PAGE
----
Tom does seem to be treating this task just like selling wine. He knows that there aren’t enough tramps actually in Brick Lane to get away with any cheap crap, so aims for a stylish, classic feel to the store. The rest of the team are tasked with selectively buying treasures that only Tom would approve of, with Katie, Adam and Steve sent to an auction house in Greenwich with only £200 to spend whilst Tom keeps his beady eyes on Jade and Aznar at a car boot sale, poopooing almost everything the others present to him (Team: “We won’t have enough stuff!”; Tom: “I don’t really like it”) and absently mindedly rolling his fixated eyes when Jade accidentally smashes something vaguely valuable. It’s how I imagine the French do micro-management. I kind of warm to Tom’s jib. He’s clearly an annoyingly stubborn obsessive young man who knows what he likes and won’t be swayed by any other pleb. And he still looks like a young Stewart Lee. The rest of the team are understandably going spare though, although as Nick points out they didn’t argue hard enough with their mild mannered yet surprisingly steely manager. The auction team only manage to win three items thanks to Adam making wanker signs whilst talking about Tom’s strategy and how empty the shop’s going to look. Nick sneers and hides behind sunglasses as Adam rummages happily in the skip behind the auction house on the way out coming out with a broken metal wine rack/do it yourself abortion kit.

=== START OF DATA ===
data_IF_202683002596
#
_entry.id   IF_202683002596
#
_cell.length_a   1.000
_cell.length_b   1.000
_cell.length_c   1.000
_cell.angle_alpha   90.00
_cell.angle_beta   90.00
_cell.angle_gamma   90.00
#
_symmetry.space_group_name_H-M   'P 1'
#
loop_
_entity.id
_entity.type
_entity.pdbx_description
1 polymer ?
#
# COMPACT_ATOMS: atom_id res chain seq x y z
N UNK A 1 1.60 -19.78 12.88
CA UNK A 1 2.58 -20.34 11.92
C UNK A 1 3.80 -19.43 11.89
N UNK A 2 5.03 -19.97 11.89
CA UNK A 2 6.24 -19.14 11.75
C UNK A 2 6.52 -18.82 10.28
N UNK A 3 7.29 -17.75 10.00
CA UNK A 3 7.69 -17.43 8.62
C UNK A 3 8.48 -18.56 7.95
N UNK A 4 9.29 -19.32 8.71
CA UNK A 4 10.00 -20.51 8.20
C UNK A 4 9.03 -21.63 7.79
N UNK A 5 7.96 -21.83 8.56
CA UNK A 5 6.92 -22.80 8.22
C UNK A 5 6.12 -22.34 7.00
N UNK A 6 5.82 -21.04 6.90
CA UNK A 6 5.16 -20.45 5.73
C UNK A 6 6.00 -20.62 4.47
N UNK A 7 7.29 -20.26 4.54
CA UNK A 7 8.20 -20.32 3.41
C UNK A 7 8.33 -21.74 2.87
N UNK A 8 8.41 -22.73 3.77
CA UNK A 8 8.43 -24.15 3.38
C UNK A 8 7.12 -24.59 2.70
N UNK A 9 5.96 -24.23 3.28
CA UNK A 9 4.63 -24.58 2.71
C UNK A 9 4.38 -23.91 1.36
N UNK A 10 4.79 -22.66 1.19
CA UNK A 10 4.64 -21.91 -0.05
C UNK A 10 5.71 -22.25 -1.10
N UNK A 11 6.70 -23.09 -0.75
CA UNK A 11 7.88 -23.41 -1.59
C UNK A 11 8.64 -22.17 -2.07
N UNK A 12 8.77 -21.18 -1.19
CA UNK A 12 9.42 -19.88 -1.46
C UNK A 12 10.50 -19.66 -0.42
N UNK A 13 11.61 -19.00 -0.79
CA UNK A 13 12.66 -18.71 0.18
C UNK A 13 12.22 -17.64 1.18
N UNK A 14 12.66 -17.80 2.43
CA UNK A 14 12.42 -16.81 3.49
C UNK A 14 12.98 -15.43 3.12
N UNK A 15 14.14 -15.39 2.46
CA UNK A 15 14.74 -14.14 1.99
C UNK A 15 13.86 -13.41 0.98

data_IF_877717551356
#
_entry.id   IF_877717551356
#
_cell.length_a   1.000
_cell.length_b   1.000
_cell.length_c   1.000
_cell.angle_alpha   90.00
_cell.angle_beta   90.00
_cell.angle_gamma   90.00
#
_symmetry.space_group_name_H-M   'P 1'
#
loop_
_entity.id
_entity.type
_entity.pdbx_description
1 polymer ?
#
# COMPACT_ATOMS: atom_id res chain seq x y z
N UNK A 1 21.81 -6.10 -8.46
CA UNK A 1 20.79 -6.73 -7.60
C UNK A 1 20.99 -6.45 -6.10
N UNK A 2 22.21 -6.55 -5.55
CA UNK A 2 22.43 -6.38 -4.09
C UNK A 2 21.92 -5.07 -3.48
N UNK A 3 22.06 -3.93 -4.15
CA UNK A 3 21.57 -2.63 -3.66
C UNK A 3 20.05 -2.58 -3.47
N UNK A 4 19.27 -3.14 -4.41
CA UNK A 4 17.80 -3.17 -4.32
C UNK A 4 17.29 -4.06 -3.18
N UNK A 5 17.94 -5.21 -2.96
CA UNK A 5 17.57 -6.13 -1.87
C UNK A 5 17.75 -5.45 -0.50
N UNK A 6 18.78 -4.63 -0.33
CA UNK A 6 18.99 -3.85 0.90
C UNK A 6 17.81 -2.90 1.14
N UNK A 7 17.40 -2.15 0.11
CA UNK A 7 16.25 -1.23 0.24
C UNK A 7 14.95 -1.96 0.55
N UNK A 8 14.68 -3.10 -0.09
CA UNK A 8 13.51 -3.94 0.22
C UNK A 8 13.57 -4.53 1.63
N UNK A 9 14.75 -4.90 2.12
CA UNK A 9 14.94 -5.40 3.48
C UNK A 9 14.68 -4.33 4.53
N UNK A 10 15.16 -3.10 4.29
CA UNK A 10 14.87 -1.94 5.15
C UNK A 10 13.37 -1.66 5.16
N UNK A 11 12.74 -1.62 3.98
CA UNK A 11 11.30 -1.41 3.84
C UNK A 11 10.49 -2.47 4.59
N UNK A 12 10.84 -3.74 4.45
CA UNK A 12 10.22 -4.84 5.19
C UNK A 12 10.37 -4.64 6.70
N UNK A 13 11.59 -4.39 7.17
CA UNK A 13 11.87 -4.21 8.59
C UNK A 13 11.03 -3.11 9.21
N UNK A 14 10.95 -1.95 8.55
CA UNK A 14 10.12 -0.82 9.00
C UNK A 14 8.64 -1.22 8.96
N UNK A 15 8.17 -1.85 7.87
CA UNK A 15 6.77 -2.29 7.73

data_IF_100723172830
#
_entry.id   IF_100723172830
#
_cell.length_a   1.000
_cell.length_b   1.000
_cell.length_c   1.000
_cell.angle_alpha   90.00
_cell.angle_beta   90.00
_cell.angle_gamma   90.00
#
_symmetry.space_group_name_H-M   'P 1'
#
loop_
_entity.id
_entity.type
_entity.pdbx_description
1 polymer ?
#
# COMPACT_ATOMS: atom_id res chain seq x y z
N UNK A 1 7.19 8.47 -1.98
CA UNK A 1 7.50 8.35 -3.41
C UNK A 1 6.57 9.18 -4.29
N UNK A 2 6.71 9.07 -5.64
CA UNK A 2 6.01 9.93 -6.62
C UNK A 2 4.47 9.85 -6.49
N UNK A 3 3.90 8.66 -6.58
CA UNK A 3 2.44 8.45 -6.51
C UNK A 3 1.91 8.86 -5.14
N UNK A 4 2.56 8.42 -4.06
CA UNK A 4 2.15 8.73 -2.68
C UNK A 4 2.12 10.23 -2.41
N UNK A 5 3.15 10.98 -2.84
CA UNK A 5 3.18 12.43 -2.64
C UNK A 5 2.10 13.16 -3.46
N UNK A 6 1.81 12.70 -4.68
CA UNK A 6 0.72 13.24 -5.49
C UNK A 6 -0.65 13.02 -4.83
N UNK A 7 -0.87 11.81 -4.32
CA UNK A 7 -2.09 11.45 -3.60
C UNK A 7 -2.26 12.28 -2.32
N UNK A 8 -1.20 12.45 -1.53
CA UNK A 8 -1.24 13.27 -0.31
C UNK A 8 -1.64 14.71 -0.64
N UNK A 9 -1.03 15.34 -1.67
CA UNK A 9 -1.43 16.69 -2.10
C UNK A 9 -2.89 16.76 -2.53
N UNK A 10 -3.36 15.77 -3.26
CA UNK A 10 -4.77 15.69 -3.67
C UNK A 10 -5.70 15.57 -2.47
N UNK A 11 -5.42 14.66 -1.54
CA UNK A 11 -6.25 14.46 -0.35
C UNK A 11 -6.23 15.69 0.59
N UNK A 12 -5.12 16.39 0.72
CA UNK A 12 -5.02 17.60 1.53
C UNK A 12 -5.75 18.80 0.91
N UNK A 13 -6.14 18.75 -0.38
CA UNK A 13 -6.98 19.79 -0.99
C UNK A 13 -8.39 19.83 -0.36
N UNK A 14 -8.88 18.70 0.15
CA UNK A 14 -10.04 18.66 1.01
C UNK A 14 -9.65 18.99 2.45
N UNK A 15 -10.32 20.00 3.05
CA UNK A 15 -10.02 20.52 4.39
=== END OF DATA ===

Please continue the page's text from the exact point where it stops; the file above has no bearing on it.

Sterling seem to be on a mission to recreate Reggie Perrin’s “Grot” shop, with Ricky enthusing about “buying crap” and “upcycling” (ugh) it into stylish products. Ricky’s been watching too much “60 Minute Makeover” – the reality is that if you buy crap, in two days you might be able to make it into shit. Laura takes an opportunity to offload a massive amount of responsibility by telling silentGabby that she is the creative team. Gabby silently assents, but she still looks tired and confused after her meltdown in the boardroom three weeks ago. Giving her creative control could lead to wonky chairs with little tampon tassels attached if we’re lucky. In Tooting Laura allows Ricky to run amok in junk shops (“we’ll take the broken table”) like a coked up womble. They leave the shop with enough gear to generously refurbish a Premier Inn and even Laura stammers “Um we’ve bought a hell of a lot of stuff haven’t we?”